Atomic layer etching and deposition processes offer atomic scale control through the use of self-limiting reactions. Yang Pan, corporate vice president of advanced technology development, shares his thoughts on this topic with Semiconductor Digest.
Every advance in technology node has required tighter control over manufacturing process variability. The most advanced processes are now creating fin widths of only 7 nm, a little more than 30 silicon atoms. Semiconductor manufacturing has crossed the threshold from nano-scale to atomic scale processing. Engineers must now be concerned with dimensional variability in the structures they create equivalent to only a few atoms. The problem is compounded by the increased number of processing steps in advanced processes like multiple patterning, which further constrains the allowable variation per step. Adding to the level of complexity and challenge are the complicated geometries in 3D NAND and finFET structures.
Controlling variability has always been a key challenge from the semiconductor industry, as it directly impacts performance, yield, and reliability, and thus, has significant economic consequences. Process-induced variability comes from multiple sources across the die, wafer, and tool. One way to gain control of variability is through the application of technologies such as atomic layer deposition (ALD) and atomic layer etching (ALE), which are inherently more precise then conventional plasma methods.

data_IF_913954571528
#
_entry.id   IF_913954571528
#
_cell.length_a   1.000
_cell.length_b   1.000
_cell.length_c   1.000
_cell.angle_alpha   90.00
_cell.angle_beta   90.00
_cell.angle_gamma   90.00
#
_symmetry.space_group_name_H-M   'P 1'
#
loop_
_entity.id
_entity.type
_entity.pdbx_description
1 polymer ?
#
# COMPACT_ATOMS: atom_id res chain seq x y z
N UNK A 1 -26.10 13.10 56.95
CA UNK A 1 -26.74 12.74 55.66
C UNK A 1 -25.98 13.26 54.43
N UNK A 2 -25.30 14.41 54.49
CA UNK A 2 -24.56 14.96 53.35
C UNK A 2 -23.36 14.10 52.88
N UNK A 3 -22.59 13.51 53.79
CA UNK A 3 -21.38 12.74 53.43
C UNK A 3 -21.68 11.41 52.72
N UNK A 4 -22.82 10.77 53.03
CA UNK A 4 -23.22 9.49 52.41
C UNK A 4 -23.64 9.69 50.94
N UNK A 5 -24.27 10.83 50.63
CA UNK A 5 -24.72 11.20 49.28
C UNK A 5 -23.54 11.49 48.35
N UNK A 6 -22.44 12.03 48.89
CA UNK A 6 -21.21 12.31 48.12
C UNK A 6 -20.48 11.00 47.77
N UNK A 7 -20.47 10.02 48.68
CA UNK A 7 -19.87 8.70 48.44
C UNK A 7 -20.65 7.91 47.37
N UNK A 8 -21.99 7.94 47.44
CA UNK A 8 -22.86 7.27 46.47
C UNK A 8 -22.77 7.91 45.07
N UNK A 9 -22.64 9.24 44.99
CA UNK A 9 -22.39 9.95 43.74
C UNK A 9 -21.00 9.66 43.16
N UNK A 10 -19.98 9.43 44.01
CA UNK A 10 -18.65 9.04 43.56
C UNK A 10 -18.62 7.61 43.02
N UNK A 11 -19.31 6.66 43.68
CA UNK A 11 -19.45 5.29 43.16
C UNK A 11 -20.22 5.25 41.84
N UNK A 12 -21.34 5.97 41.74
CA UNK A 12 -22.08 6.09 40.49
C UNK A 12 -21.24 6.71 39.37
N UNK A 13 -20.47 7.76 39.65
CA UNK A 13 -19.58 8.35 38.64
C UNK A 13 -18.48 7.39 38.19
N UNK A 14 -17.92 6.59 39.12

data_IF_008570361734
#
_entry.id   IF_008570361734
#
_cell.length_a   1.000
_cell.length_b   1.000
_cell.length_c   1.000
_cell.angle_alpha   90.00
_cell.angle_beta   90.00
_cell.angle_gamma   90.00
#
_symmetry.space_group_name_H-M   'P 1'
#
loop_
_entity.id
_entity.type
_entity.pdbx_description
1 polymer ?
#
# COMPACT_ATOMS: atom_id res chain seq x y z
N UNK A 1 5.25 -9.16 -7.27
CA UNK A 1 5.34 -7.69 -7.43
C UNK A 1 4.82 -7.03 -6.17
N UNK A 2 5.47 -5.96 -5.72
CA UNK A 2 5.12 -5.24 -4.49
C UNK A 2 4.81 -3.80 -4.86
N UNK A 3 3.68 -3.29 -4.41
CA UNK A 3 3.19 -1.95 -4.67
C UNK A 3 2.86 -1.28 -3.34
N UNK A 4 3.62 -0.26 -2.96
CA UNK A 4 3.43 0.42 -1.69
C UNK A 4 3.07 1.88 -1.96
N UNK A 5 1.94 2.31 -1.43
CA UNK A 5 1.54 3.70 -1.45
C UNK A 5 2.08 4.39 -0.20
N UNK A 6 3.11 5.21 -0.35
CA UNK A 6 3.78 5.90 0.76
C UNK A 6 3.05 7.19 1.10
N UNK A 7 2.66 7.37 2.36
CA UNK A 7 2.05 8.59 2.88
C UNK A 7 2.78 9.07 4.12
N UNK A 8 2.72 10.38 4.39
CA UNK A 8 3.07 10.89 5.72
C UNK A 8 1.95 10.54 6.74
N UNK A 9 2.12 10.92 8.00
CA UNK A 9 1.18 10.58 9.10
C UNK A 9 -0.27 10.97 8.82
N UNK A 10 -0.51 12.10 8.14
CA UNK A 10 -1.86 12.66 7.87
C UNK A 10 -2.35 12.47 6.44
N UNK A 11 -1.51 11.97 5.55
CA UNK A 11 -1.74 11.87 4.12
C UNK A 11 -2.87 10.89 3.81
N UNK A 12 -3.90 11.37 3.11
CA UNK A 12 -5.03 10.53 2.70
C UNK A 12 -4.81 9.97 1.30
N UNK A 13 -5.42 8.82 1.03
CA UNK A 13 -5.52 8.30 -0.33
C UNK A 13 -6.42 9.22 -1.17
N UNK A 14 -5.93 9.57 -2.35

Atomic layer processing, including both deposition and etch solutions, share some characteristics. Unlike continuous processes, they proceed in cycles, with each cycle adding or removing a finite and fixed number of molecular layers. A cycle is divided into half cycles, each of which is a distinct, self-limiting process that prepares the surface for the next half cycle. For example, in SiO2 deposition (fig 1,2), the first half cycle involves adsorption of oxygen atoms, which is self-limited by the availability of binding sites. Excess oxygen is then purged from the chamber, and the surface is exposed to a source of silicon atoms, which react with the adsorbed oxygen to create a layer of SiO2. Again, the half cycle process is self-limited, in this case by the availability of oxygen. The self-limiting, sequential nature of ALD is widely used in HVM of advanced logic in memory chips.
Like its deposition counterpart, ALE proceeds in half cycles that are self-limiting. In a silicon etch process, for example, the first half cycle exposes the silicon surface to chlorine, which binds to the first layer of silicon atoms and weakens their bonds to their underlying neighbors (fig 2). The process stops when the surface is saturated, and then unused chlorine is purged. The second half cycle bombards the modified surface with argon ions, which remove the chlorine activated top silicon layer, but not the underlying silicon. When the chlorinated layer is gone, the cycle is complete and a thin layer of material has been precisely removed.
Historically, the integration of ALE into high-volume semiconductor manufacturing has been limited by its low etch rates relative to continuous etch processes. Two factors have combines to reduce the impact of lower etch rates on overall throughput. The first is the continuing decrease in feature sizes, which has reduced the amount of materials to be removed and the number of ALE cycles required. The second comprises advances in ALE technology, such as rapid gas exchange techniques, which have significantly increased cycling speed. The increasing need for atomic-scale control on smaller features has focused renewed attention on the technique. ALE also offers other important benefits, including improved directionality (anisotropy), smoother surface, better material selectivity, flatter etch fronts with less surface damage and mixing, elimination of pattern density-dependent loading effect and improved cross wafer uniformity.
Continue reading the article on page 9 of Semiconductor Digest.